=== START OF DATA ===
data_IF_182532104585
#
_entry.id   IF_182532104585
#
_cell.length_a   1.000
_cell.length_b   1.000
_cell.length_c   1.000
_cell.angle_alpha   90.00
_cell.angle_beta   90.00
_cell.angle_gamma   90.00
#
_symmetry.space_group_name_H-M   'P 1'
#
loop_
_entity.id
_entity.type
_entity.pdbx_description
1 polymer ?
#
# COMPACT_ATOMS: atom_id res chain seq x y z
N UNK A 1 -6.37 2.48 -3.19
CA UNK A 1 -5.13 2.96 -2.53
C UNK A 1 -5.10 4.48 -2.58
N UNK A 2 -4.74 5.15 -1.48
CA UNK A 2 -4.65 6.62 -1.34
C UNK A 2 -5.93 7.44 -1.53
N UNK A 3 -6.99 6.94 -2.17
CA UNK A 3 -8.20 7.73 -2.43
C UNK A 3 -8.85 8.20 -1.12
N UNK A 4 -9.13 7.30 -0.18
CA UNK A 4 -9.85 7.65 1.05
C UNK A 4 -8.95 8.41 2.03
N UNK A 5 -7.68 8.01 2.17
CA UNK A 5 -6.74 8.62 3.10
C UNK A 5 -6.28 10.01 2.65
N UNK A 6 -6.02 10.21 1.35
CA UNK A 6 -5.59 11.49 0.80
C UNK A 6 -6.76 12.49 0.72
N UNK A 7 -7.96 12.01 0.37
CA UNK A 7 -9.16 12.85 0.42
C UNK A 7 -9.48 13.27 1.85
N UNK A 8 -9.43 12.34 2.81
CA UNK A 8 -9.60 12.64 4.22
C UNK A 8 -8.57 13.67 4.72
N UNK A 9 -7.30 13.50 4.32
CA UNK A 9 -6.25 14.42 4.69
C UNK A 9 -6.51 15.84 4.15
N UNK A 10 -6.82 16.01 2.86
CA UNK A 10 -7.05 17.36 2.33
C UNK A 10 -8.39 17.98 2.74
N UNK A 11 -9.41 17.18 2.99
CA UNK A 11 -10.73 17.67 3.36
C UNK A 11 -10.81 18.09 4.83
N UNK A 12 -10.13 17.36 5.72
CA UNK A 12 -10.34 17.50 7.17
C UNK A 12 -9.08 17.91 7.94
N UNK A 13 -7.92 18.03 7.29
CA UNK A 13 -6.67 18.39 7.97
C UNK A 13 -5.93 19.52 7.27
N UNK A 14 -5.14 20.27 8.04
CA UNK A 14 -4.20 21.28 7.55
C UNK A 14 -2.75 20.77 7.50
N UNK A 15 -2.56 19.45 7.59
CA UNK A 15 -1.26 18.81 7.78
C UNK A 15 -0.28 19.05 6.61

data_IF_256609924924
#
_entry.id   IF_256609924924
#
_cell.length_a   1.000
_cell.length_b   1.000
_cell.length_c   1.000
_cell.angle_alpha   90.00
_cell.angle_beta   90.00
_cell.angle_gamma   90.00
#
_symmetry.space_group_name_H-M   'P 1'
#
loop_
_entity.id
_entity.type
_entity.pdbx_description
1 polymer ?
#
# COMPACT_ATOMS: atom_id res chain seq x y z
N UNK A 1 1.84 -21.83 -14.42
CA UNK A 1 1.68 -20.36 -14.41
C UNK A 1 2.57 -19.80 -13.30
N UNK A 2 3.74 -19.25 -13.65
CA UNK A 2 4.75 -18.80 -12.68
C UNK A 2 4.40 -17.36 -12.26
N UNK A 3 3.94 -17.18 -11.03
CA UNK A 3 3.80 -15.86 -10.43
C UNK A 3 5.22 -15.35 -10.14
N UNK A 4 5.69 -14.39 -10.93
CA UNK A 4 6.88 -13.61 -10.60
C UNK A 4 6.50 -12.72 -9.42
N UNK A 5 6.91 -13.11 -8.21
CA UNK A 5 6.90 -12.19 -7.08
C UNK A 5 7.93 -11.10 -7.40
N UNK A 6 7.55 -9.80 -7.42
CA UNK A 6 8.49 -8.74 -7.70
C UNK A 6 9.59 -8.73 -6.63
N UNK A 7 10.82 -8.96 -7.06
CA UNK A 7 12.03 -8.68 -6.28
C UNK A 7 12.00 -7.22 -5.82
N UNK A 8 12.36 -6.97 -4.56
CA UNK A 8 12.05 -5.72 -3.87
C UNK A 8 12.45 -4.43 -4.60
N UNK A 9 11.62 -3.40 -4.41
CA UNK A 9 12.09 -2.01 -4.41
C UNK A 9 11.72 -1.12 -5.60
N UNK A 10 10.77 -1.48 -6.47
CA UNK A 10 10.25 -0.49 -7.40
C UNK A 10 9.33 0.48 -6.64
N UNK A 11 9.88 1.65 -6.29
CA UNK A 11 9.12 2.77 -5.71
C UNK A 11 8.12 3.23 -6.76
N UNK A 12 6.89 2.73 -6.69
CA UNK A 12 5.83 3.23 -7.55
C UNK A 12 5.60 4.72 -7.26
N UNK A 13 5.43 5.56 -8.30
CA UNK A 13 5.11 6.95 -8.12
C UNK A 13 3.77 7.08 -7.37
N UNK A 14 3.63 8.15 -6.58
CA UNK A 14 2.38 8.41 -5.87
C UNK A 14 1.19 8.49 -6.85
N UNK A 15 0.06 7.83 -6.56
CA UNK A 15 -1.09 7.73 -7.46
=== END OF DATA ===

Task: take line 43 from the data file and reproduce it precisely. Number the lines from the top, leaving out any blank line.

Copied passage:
CA UNK A 8 -9.60 12.64 4.22